Security Deposits … or is that a Bond?

by Rochelle Manderson

Mention the word ‘Bond’ to any stranger on the street and they will no doubt respond with the numbers 007, but ask a lawyer the same thing, and we will immediately be thinking ‘security deposit’.

So what is a security deposit? And when is a security deposit required?

security deposit

This blog will be looking at security deposits for retail leases of commercial properties, which differs from the legal requirements for residential leases. Unlike a bond paid as part of a residential lease, that requires lodgement with the RTBA and strict guidelines of management, commercial bonds have more flexible requirements.

A security deposit (or in layman’s terms, a bond) is a payment made by an incoming tenant to a landlord at the commencement of a commercial lease over retail premises. Security deposits are governed by the Retail Leases Act 2003, but they are not a legal requirement. Although not mandated by the Act, they offer some protection to the landlord should the tenant fail to meet their obligations, and are generally included in the majority of new leases. Amounts can vary, so the question of a security deposit should be discussed between landlord and tenant in the negotiation stage of the transaction. Whether the landlord will require a security deposit, and how much it will be, is up to the parties involved.

A landlord may only demand rent paid in advance as their form of protection against a tenant’s failure to meet their obligations, or they may ask for a sizeable security deposit. Whatever is agreed to by the parties should always be included in the schedule of the new lease. Any further stipulations on the security deposit, for example, if the parties have agreed to have it held at a certain financial institution, or if the security deposit is to be dealt with in a specific way at the conclusion of the lease, this information should also be included as a special condition in the lease. Remember, a lease will often run for years, and memories can fade over time, so agreeing to something in writing will lessen the risk to either party when the lease comes to an end.

There is no registration process for the security deposit held over a commercial property, or a specific type of bank account the money must be held in. However, there are some requirements. The money must be held in an interest earning account, and any interest earned will form part of the security deposit and must be dealt with as moneys paid by the tenant to the landlord. The landlord is required to account for the interest earned, and if the tenant has complied with their obligations during the lease, they should, at the conclusion of their lease, receive from the landlord the full amount paid plus the interest generated over the course of the lease.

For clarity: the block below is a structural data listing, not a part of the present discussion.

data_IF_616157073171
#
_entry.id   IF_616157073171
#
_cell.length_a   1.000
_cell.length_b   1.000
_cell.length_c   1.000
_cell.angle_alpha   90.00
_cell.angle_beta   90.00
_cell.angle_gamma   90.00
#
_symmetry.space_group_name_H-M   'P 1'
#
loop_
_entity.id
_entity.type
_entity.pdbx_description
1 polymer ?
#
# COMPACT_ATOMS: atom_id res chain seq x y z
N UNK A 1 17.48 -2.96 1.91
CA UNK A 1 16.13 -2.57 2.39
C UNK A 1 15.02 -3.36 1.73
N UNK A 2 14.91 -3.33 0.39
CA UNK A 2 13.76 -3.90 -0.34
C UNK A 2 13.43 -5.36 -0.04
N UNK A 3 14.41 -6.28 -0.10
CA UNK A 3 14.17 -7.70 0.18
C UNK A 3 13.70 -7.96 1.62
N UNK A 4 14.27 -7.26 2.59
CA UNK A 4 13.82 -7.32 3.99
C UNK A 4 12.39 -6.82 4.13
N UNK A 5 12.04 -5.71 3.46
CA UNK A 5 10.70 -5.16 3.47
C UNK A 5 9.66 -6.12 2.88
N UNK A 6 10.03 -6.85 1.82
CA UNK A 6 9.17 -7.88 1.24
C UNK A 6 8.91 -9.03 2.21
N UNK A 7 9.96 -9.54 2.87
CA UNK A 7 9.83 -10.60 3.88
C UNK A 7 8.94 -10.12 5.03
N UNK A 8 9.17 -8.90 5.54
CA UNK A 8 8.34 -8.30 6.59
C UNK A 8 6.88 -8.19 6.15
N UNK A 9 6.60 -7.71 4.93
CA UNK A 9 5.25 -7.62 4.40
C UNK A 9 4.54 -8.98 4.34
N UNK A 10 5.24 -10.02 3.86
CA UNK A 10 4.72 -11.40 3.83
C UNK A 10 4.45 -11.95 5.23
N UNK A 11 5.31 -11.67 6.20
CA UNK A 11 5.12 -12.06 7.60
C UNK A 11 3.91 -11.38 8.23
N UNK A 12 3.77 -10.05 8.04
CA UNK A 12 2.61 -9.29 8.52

But hold on there, a lease can end in a variety of ways, can it not?

The answer is yes, and a security deposit will be dealt with slightly differently in each situation. When a lease concludes at the end of its term, the deposit is paid back to the tenant along with the interest, so long as the tenant has fulfilled all their obligations under the lease. However, often a lease will be assigned, especially if the business being conducted in the premises is sold before the lease is due to expire. It is important to understand what happens to the deposit moneys in each case. Again, there are some regulations but they allow for variation depending on each parties requirements.

A lease is assigned when it is transferred to another party. This will often occur within the process of selling a business, or it may simply be that the current tenant no longer wishes to lease the premises for their chosen business anymore and assigns the lease to another party to conduct their own business. So when assigning a lease to another party the incoming tenant will pay a security deposit to the landlord, while the outgoing tenant will collect their security deposit and interest generated from the landlord. When a business is sold and the lease is assigned to the new business owner, the parties can agree for the outgoing tenant to leave the security deposit with the landlord. The incoming tenant will then gain possession of the security deposit rather than having to pay the landlord that amount. This process is relatively simple and can be adjusted for in the purchase price at settlement. However, once again, any agreement should be made in writing and agreed to by all parties to avoid problems and possible litigation in the future. If the premises are sold, the outgoing landlord will transfer the security deposit with interest to the new or incoming landlord, and the process continues. It should not alter the tenant’s rights at all. However, a tenant may wish to confirm this with the new landlord if they are concerned.

At any point in the process, from the creation of a lease to the conclusion or assignment of it, if a party, tenant or landlord, are unsure of their obligations in dealing with security deposits, they should seek clarification from a legal practitioner.

So I’m sure we can all agree, after reading the above, that a security deposit can be far more attractive than anything 007 can come up with!

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